Watson & Holmes Volume One: A Study in Black Review

Watson and Holmes. Art by Rick Leonardi.

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I’ll admit that I’m not a Sherlockian or a crime mystery enthusiast. However, I wanted to check out works by Black creators. Watson & Holmes Volume One makes for a decent afternoon read. The famous characters and situations are done from a Black American point of view. This collection of five issues is set in Harlem, New York. The main characters are distinctly “urban,” with the inquisitive S. Holmes sporting dreads and being the go-to “consultant” when the police are the last resort.

watson-holmes-001-sample-page-resized-webThere are two mysteries: someone is kidnapping infants and taking them into dumpsters and there’s a series of targeted killings. The most striking image is the first story page where the panels zoom out to show a baby barely standing out amidst garbage bags.

Of course, Holmes is an eccentric who enjoys his independence and Watson served in the Army. They risk their lives as they become more entangled in messy business. However, this dynamic duo complement each other at the expense of Watson’s relationship with his wife and son. Seeing the two right wrongs is satisfying, but it’s a pity that Watson doesn’t keep his personal life straight.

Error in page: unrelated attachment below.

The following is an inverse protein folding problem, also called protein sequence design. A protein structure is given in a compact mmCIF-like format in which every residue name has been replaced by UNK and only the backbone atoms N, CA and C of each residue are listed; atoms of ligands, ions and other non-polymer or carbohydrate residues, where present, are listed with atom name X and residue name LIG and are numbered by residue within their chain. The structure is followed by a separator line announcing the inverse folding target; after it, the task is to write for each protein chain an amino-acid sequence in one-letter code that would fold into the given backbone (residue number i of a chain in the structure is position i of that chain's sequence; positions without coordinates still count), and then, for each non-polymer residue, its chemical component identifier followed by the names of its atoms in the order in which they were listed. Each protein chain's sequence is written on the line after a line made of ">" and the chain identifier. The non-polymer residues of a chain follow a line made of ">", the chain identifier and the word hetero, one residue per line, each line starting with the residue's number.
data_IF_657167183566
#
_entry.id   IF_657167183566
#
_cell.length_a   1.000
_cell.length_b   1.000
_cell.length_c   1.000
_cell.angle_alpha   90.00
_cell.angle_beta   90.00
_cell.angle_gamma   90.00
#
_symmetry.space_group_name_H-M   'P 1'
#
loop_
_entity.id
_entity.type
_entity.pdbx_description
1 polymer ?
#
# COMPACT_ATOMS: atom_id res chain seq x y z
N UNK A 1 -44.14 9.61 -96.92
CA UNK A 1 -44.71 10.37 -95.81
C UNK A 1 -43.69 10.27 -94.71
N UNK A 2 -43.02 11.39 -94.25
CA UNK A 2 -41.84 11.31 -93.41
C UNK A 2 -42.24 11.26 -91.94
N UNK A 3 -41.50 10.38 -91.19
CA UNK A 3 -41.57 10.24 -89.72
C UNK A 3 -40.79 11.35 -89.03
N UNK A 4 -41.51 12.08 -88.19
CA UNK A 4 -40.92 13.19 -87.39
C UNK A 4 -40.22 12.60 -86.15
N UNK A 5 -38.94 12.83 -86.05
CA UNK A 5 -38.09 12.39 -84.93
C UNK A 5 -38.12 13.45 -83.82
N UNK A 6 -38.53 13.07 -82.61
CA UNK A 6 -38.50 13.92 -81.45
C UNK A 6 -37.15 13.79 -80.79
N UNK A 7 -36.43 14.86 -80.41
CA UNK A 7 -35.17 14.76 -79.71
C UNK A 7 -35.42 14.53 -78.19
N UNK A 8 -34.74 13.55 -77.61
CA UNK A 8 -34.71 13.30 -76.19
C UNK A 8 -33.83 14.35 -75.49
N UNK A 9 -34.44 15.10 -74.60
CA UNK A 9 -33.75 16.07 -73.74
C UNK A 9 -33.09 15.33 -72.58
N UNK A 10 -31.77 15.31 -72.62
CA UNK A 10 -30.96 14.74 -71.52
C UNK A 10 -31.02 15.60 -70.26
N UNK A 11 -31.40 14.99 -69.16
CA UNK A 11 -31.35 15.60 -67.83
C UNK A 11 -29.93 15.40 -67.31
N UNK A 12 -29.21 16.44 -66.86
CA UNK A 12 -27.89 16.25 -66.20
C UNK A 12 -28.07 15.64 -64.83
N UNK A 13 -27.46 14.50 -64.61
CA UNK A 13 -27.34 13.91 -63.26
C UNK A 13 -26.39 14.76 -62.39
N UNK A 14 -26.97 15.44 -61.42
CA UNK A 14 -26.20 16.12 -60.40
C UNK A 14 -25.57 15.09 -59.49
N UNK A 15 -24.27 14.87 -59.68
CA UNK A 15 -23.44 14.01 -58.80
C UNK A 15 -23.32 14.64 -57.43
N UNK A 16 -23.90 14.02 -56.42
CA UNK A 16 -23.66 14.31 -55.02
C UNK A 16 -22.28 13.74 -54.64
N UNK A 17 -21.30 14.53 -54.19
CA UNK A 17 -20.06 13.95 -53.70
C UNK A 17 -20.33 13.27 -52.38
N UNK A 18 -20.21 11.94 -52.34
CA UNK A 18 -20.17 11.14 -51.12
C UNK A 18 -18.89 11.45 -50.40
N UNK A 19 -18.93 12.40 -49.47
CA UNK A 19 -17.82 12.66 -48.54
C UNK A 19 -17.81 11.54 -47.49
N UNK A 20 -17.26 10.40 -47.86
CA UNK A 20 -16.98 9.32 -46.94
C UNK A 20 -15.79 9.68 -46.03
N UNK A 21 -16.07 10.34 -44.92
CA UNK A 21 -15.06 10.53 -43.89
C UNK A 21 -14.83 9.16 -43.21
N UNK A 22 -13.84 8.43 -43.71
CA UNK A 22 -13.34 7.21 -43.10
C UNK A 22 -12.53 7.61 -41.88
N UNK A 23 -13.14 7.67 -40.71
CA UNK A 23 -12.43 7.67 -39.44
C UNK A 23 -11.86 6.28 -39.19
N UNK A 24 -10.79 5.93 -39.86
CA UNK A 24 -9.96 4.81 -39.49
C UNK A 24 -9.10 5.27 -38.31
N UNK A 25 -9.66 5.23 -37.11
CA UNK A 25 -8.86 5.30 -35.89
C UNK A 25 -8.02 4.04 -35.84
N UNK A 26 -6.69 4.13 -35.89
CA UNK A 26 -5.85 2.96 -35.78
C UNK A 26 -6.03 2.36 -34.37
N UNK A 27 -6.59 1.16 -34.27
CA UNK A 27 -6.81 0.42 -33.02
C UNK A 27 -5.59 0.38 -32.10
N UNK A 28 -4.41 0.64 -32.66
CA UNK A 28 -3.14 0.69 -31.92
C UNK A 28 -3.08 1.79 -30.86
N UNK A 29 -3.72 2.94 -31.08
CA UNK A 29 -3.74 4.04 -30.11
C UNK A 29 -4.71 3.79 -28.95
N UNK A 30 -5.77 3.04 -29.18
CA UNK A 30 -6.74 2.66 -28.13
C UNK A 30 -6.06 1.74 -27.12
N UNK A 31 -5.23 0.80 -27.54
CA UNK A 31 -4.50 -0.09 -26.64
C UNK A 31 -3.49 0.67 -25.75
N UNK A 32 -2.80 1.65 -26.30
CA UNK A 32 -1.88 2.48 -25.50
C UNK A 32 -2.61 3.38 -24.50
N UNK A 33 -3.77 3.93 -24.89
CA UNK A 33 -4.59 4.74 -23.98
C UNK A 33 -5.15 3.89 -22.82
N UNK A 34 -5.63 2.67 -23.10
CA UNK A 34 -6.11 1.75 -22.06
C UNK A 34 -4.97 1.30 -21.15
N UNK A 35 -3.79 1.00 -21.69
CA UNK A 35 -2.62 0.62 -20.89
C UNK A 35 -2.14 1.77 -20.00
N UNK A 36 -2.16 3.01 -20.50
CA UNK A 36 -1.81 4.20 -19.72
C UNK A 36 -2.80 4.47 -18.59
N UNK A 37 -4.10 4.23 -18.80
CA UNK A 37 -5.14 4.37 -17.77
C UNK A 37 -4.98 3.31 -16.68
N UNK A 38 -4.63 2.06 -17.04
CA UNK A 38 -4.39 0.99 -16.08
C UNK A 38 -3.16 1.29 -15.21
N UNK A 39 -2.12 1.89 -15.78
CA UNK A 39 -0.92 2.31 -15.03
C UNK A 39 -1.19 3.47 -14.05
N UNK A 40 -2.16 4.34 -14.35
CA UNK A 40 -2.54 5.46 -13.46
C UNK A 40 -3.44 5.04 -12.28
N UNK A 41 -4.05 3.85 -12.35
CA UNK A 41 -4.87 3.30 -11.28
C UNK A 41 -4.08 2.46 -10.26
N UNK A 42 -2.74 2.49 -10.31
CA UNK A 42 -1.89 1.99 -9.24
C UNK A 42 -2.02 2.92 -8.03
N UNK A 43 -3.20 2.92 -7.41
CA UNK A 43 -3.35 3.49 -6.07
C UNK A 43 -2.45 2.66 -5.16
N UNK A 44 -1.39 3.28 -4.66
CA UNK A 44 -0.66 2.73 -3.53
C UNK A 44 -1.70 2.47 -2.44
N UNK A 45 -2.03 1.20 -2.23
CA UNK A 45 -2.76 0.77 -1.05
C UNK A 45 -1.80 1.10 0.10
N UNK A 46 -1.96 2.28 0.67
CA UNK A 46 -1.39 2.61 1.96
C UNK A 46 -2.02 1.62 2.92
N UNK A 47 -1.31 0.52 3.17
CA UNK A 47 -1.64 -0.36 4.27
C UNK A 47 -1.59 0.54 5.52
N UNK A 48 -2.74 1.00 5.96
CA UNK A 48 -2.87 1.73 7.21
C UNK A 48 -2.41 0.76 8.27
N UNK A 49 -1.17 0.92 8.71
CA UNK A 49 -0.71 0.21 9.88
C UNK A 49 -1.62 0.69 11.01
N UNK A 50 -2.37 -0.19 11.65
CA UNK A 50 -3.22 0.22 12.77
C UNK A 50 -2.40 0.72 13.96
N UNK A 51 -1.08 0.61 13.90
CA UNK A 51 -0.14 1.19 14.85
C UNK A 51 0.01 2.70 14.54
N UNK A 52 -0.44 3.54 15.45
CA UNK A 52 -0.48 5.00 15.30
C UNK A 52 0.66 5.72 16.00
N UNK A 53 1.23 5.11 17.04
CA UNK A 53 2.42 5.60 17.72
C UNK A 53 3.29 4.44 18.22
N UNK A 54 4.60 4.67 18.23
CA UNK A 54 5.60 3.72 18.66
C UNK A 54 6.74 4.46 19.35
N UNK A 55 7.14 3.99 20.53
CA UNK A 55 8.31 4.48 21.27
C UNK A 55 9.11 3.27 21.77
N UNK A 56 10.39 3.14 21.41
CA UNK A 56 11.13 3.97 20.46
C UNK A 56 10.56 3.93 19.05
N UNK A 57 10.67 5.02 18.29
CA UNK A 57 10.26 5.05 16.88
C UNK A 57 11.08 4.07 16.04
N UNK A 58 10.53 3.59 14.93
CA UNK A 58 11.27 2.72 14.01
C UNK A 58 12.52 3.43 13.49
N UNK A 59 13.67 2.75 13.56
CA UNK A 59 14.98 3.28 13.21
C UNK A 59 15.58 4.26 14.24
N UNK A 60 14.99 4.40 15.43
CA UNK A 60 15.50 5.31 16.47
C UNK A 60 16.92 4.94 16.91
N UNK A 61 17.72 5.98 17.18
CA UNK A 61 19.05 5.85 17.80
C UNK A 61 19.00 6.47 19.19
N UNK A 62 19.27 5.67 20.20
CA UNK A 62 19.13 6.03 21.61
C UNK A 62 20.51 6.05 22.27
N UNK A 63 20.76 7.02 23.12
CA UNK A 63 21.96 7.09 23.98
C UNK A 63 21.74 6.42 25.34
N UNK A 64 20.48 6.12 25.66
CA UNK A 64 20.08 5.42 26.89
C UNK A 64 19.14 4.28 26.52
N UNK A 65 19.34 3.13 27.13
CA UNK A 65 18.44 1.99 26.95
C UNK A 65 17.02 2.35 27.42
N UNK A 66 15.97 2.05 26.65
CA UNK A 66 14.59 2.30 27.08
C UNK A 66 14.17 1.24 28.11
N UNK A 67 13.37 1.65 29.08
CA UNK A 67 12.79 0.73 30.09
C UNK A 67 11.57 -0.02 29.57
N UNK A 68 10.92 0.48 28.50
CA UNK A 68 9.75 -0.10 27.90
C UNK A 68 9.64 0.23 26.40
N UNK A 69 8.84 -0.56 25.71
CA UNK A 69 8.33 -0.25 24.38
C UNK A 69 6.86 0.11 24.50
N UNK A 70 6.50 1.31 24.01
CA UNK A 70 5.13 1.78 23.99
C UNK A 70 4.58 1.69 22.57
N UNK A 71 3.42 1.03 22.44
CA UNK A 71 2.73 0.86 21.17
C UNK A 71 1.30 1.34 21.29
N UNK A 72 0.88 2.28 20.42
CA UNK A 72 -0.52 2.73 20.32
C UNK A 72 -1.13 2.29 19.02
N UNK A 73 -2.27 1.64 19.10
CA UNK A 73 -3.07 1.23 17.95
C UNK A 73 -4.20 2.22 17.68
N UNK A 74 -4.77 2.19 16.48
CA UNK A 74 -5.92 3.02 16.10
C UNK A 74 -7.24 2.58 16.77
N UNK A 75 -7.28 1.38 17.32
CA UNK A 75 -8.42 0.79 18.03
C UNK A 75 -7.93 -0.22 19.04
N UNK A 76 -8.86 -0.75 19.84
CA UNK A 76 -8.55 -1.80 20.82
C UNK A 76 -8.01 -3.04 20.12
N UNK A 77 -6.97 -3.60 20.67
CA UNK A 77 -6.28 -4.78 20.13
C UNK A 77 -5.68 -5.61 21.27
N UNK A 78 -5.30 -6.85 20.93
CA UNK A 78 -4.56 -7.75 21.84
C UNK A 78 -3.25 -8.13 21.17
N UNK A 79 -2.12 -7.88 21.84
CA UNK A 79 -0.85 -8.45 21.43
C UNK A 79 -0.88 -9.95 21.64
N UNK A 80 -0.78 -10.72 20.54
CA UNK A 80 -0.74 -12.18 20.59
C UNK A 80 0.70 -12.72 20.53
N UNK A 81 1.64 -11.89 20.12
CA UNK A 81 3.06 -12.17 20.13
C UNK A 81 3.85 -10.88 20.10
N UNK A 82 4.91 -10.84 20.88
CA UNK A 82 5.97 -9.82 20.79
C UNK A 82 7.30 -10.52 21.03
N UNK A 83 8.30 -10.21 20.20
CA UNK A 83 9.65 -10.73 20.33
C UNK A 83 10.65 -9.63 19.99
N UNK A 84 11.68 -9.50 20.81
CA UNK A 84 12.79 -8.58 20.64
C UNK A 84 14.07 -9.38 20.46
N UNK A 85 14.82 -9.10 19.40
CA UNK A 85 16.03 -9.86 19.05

I have a few quibbles. The “big bad” has laughable motivations and is clearly no match for Holmes. Also, there are several typos in the first issue. I realize the need to keep things PG-13, but there are so many grawlixes that it’s distracting. In some panels, Leonardi’s inking his characters is so heavy that they look like they’re smudged in dirt instead of being shadowed.

Watson & Holmes came about via Kickstarter campaign. Its success ensured there’s an audience for a gritty, American take on the famous sleuth. The creative team of Karl Bollers and Rick Leonardi concocted enjoyable detective stories with a serving of personality. Volume One keeps me interested in the ongoing series. I’ll be on the lookout when the second volume comes out. Gotta bounce.

Watson & Holmes: A Study in Black is written by Karl Bollers, drawn by Rick Leonardi (issues #1-4) and Larry Stroman (issue #5). Published by New Paradigm Studios.

See also: Molly Danger: Book One by African-American comics creator Jamal Igle review.

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Author: Clarence

Webmaster, editor, writer of Red-Headed Mule. RHM was founded in 2011. Currently is liking British TV better than U.S. TV, mayhaps.